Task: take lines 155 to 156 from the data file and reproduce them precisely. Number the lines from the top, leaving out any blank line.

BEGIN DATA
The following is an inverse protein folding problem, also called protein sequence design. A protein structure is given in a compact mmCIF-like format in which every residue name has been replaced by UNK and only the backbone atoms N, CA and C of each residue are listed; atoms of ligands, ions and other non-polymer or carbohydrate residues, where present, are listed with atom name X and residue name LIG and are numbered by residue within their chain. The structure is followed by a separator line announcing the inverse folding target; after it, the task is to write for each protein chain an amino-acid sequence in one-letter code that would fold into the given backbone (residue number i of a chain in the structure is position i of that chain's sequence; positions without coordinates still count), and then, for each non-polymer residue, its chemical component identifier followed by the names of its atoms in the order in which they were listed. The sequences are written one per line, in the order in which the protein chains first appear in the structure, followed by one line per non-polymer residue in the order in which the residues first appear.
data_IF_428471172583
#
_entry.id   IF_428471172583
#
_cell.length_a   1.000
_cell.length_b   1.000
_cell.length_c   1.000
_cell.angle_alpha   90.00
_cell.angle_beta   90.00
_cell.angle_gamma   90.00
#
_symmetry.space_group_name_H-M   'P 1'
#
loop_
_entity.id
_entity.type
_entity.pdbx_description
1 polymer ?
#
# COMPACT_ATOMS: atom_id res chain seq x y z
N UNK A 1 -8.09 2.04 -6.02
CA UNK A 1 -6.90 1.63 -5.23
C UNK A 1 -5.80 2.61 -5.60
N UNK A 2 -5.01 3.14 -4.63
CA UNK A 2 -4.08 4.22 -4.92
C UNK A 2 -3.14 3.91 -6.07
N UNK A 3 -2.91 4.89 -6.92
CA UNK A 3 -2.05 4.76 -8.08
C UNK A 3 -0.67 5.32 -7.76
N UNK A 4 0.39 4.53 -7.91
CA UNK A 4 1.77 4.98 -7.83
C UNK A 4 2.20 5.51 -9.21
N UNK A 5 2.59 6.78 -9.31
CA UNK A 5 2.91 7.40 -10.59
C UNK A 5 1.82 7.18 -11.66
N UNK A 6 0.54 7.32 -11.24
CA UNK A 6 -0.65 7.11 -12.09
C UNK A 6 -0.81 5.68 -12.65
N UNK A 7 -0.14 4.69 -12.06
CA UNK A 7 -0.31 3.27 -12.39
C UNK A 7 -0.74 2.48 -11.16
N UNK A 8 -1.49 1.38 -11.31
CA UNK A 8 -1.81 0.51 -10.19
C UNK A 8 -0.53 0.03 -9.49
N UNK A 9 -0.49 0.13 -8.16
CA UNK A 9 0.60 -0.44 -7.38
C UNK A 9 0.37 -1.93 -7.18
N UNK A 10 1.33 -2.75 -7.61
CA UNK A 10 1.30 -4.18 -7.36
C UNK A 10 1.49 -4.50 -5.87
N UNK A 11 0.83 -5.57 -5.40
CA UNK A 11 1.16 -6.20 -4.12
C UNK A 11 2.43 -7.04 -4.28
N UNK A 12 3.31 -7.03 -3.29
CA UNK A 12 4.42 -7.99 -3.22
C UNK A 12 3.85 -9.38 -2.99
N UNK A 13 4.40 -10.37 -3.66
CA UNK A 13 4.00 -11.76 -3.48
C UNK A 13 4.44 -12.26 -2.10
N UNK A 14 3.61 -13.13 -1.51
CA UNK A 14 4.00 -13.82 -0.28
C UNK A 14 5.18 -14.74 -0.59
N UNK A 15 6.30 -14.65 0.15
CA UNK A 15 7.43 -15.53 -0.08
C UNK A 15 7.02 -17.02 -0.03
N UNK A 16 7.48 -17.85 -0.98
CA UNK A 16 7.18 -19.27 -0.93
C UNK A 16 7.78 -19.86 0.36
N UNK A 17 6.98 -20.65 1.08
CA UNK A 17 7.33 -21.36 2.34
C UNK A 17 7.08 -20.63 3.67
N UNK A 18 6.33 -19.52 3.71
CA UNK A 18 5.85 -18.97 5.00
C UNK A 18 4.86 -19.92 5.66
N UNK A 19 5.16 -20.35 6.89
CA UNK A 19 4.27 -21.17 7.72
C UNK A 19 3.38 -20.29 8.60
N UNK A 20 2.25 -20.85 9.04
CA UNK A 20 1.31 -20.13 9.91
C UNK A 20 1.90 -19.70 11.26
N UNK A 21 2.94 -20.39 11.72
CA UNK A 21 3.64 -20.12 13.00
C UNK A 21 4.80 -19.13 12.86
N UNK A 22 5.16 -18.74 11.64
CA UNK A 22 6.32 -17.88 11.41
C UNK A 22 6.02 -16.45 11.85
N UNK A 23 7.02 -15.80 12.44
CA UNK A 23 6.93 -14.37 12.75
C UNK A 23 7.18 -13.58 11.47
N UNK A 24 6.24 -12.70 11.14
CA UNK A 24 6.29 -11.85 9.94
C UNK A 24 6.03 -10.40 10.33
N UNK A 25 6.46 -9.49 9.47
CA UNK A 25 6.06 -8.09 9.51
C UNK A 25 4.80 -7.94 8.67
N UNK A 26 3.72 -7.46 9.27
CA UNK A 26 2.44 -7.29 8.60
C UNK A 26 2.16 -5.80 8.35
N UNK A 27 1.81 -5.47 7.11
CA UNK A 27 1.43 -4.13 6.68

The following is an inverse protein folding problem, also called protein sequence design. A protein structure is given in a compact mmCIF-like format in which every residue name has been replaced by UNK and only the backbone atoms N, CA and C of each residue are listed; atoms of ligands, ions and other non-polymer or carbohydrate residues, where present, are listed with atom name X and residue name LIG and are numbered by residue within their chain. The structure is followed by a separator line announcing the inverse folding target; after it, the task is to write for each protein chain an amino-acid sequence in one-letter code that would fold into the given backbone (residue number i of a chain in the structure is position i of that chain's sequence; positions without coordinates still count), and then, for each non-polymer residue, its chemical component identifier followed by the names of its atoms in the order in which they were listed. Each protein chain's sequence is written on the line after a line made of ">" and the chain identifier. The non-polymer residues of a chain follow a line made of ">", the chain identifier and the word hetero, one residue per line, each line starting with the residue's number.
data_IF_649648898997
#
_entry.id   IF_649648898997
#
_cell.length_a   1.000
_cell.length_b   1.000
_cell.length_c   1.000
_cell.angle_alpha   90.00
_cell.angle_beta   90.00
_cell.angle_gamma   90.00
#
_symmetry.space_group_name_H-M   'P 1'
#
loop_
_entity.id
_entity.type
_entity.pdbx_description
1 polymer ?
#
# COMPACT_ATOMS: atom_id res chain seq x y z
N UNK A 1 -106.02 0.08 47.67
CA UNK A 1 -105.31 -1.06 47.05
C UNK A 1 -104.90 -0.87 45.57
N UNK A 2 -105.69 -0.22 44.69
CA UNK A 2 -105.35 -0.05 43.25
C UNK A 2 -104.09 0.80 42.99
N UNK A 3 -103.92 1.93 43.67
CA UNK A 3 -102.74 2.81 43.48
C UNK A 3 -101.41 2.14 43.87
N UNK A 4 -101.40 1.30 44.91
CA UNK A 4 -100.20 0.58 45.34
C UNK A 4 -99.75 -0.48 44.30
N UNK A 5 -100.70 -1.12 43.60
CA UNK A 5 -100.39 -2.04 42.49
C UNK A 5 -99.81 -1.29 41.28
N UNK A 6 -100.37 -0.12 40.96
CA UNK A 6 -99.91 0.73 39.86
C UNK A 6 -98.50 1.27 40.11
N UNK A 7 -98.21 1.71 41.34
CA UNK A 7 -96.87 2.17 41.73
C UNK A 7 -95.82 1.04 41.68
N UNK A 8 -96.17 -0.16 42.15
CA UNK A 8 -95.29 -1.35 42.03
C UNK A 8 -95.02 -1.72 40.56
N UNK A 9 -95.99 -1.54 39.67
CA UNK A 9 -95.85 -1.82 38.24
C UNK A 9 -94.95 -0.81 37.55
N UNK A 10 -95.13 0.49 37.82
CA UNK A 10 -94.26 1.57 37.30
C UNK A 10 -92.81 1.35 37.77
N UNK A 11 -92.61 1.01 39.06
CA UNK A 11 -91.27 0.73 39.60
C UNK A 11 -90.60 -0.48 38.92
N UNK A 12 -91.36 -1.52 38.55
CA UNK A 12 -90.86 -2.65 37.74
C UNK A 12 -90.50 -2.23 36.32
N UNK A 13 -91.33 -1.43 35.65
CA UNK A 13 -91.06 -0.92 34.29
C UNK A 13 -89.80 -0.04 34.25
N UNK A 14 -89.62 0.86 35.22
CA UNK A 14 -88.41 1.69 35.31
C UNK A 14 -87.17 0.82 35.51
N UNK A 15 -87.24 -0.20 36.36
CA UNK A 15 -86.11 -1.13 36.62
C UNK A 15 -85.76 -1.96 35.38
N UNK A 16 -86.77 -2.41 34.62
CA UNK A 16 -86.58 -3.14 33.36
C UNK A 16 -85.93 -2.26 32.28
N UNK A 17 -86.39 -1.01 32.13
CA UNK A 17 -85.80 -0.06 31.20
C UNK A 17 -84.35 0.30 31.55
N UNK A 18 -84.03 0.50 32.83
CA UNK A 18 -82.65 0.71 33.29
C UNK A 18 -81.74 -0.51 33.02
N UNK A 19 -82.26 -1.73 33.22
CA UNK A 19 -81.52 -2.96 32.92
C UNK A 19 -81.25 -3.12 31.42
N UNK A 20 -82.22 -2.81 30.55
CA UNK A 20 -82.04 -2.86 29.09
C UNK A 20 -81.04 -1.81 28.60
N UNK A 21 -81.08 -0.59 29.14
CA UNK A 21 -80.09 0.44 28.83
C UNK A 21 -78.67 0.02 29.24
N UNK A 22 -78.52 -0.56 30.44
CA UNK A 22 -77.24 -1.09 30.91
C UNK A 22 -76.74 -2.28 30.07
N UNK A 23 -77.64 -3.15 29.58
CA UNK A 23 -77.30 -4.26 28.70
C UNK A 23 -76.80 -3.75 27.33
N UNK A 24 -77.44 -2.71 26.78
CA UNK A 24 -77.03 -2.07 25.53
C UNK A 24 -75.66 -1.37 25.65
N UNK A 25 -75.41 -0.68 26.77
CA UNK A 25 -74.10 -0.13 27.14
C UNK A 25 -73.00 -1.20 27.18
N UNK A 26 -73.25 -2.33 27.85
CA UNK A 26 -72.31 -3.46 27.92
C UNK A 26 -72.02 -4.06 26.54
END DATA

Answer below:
C UNK A 11 -90.60 -0.48 38.92
N UNK A 12 -91.36 -1.52 38.55